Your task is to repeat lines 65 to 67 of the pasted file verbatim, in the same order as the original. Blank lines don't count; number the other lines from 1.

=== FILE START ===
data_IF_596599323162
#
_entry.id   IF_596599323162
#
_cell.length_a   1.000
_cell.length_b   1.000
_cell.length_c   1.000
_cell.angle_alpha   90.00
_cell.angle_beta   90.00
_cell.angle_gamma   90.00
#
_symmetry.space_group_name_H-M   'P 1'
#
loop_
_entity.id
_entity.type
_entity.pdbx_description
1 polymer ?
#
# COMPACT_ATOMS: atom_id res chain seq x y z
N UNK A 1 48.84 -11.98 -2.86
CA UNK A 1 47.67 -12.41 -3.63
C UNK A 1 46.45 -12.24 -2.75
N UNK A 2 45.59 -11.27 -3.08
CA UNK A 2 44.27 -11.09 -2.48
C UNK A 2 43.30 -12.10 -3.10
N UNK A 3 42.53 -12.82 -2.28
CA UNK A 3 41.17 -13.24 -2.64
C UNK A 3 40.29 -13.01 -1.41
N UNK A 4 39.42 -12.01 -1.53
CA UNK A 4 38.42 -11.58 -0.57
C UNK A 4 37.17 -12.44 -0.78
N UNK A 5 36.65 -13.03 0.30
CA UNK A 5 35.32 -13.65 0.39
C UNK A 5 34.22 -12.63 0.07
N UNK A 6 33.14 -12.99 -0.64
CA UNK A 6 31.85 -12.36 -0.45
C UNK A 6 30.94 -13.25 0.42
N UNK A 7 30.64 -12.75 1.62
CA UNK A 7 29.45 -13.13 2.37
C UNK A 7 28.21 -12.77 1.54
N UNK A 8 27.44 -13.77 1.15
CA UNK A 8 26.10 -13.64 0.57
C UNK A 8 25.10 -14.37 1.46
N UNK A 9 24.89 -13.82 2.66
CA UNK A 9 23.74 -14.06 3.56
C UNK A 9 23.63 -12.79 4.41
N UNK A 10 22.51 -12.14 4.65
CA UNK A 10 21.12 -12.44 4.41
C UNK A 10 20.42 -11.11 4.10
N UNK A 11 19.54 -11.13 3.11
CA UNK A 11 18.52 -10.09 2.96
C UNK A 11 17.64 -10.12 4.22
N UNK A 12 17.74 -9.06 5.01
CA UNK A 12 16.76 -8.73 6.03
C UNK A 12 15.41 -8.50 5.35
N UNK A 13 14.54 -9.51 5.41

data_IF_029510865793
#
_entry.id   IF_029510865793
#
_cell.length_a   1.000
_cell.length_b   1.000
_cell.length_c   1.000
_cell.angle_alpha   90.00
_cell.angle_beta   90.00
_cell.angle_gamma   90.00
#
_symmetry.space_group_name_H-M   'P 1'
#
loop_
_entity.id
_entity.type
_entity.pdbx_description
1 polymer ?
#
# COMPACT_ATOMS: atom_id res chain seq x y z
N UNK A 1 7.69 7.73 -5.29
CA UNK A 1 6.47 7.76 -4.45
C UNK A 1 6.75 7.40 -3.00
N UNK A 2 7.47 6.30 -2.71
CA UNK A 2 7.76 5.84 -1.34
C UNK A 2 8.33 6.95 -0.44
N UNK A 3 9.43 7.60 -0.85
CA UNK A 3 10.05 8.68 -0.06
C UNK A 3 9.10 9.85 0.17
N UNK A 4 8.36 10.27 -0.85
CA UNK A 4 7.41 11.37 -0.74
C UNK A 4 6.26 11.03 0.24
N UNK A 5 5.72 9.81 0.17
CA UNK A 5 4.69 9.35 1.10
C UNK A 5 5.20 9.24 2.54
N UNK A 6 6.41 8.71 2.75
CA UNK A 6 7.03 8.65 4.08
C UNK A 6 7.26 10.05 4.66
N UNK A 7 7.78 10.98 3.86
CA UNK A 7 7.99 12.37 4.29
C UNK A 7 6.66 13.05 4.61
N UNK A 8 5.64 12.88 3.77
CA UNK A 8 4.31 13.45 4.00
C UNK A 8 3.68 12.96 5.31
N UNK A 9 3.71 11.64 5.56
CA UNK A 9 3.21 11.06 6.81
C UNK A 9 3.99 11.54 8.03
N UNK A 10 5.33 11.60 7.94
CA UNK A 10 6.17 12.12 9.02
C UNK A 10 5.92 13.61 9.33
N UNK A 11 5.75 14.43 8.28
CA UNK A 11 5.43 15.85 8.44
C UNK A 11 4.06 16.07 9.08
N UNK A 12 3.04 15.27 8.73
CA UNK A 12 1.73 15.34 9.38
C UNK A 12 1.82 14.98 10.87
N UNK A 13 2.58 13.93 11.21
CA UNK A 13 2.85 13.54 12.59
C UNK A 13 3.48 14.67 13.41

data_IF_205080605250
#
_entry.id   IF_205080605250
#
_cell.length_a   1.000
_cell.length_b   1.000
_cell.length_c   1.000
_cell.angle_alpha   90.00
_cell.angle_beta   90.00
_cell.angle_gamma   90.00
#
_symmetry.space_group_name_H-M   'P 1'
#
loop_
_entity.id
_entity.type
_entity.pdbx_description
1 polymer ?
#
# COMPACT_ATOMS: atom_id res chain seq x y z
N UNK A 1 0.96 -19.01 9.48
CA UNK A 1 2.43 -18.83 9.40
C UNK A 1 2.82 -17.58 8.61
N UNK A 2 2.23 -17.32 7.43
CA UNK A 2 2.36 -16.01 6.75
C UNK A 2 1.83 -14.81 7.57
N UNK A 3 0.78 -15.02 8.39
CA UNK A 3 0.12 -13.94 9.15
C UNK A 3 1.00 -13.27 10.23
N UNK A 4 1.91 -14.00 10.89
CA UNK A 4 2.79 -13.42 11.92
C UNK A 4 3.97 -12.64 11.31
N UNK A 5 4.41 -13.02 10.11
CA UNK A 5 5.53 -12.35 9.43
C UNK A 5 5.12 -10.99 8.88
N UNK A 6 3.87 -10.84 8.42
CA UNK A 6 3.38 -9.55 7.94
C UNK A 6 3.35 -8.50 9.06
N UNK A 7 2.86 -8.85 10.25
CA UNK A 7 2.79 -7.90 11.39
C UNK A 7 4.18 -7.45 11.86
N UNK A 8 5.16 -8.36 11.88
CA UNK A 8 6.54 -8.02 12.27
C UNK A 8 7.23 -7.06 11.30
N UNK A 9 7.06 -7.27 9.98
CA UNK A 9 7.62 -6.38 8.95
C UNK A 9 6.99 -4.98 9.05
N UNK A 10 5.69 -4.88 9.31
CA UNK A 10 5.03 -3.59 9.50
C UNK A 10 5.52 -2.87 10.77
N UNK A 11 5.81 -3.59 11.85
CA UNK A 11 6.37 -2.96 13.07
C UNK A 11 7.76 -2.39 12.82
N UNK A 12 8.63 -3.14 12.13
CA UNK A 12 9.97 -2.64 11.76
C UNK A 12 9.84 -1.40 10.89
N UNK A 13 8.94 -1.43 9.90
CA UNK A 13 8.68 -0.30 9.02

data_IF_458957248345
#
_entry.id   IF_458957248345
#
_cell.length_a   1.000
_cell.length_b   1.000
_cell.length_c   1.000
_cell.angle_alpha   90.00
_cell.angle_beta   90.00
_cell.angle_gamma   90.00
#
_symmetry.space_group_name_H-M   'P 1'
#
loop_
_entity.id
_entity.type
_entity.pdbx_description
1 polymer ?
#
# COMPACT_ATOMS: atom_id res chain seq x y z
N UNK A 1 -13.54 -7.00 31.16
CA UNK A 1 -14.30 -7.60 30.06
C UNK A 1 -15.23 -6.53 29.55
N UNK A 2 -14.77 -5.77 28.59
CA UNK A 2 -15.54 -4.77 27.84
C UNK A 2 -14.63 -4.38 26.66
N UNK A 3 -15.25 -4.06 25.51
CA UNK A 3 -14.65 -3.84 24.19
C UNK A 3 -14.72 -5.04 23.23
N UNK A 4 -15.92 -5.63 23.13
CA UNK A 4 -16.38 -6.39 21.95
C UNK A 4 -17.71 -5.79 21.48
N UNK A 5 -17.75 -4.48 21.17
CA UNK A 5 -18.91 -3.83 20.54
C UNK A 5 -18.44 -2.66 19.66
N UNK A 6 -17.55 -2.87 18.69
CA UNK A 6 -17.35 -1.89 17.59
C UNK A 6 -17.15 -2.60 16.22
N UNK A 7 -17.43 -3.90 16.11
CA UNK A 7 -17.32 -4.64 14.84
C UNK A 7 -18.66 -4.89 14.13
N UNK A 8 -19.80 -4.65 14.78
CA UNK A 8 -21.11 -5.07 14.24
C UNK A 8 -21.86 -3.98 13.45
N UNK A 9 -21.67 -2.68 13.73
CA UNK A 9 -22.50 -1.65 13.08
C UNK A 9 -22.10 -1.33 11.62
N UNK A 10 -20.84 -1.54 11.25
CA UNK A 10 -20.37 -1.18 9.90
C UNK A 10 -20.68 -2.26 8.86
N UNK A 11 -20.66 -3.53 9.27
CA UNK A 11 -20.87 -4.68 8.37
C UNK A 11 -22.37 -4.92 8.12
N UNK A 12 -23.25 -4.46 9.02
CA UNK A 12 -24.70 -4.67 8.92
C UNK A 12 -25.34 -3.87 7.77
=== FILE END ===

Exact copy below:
_cell.angle_alpha   90.00
_cell.angle_beta   90.00
_cell.angle_gamma   90.00